Johannesburg: The development bank planned by Brics (Brazil, Russia, India, China, South Africa) member states could help South Africa fast-track its multibillion-rand infrastructure programme, Business Unity SA, (Busa) CEO Nomaxabiso Majokweni, told an ANC business forum on Monday.
"An immediate benefit for SA will be a massive injection in our infrastructure development plan, which could help government to meet some of its very ambitious growth targets," Ms Majokweni said.
The bank will hopefully be launched in 2013 to coincide with South Africa's hosting of the Brics summit. Once operational, the bank would translate the political vision of a new world order into practical action, Busa said.
"The Brics bank will promote growth and investment in its member states and other emerging markets, and will be a strong voice in the lobbying for the reform of international financial institutions," said the Busa leader.
South Africa has the ability to double its trade with Brazil, Russia, India, and China to $500bn by 2015, but only if barriers to trade and investment within the bloc were addressed by business and government, she said.
"The balancing act is to ease business transactions while protecting the interests of industry and manufacturing. We are not seeking preferential or free trade agreements. Rather, we should be driving for more transparency from our partners, especially on tariff schedules and hidden internal taxes," said Ms Majokweni.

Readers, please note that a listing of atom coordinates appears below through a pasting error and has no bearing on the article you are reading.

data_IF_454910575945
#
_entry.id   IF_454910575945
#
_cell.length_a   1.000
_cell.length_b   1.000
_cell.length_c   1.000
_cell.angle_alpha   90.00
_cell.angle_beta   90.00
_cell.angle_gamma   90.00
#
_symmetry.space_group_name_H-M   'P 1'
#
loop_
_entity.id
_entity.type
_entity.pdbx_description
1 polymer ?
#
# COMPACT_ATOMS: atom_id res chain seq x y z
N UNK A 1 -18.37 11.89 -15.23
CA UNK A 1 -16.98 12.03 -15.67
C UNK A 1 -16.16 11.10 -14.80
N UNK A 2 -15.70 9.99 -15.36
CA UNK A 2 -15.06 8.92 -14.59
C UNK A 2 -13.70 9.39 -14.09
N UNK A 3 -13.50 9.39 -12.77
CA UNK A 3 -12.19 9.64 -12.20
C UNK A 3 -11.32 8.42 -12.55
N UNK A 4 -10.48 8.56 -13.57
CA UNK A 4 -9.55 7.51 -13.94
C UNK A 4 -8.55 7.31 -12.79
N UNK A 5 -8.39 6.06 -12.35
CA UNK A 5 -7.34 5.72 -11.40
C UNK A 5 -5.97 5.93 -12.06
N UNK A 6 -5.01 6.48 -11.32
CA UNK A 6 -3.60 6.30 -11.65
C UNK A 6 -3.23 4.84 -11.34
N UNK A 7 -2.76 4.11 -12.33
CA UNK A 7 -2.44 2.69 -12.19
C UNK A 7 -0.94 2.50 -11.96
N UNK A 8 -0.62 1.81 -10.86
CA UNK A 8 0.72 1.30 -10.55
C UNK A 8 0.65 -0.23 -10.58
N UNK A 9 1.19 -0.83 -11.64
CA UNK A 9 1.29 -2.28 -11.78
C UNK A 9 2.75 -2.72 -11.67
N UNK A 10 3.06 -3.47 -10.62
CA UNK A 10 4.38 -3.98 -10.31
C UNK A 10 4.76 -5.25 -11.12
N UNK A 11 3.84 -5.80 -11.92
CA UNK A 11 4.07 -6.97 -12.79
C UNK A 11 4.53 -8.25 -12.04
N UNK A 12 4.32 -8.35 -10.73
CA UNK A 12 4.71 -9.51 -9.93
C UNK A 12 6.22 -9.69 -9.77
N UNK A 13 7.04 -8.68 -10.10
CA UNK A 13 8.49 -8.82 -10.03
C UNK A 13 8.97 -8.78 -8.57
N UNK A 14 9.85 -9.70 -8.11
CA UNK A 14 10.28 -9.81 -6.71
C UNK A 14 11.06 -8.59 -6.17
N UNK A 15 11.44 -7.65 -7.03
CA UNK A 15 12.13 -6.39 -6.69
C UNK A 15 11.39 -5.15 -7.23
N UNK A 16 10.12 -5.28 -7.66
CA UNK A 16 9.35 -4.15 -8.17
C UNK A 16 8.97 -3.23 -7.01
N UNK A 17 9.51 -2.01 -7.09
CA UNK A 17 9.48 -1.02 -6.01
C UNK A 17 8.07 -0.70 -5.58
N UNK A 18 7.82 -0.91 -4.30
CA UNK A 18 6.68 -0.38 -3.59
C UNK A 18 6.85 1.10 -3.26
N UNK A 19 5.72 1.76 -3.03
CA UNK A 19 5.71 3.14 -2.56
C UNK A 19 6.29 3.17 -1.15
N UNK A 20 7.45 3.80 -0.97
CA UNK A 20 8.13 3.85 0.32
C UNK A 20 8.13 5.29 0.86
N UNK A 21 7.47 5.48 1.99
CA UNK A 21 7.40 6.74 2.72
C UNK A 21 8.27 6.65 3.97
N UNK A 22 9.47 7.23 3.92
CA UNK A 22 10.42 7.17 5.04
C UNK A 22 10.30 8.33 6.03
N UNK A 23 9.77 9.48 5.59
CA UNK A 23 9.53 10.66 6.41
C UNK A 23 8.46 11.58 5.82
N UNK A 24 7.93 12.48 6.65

Among the trade barriers Busa highlighted were what it called "onerous labelling requirements" and sanitary provisions.
"SA should lobby for a permanent business structure that can help to simplify, clarify and overcome these trading obstacles. We have to bring down the cost and complexity of doing business in the Brics countries," said Busa.
Ms Majokweni told the forum that while South Africa was the smallest country of the Brics bloc relatively, it had a noteworthy "asset" in the transparency of its corporate world and the strong international reputation of its financial sector.
The World Economic Forum's Global Competitiveness Report 2011 placed South Africa sixth in the world for bank soundness, and first for regulation of securities exchanges.
"I think it's important to emphasise this strength, so that we can safeguard this valuable asset and continue SA's excellent legacy," Ms Majokweni stated.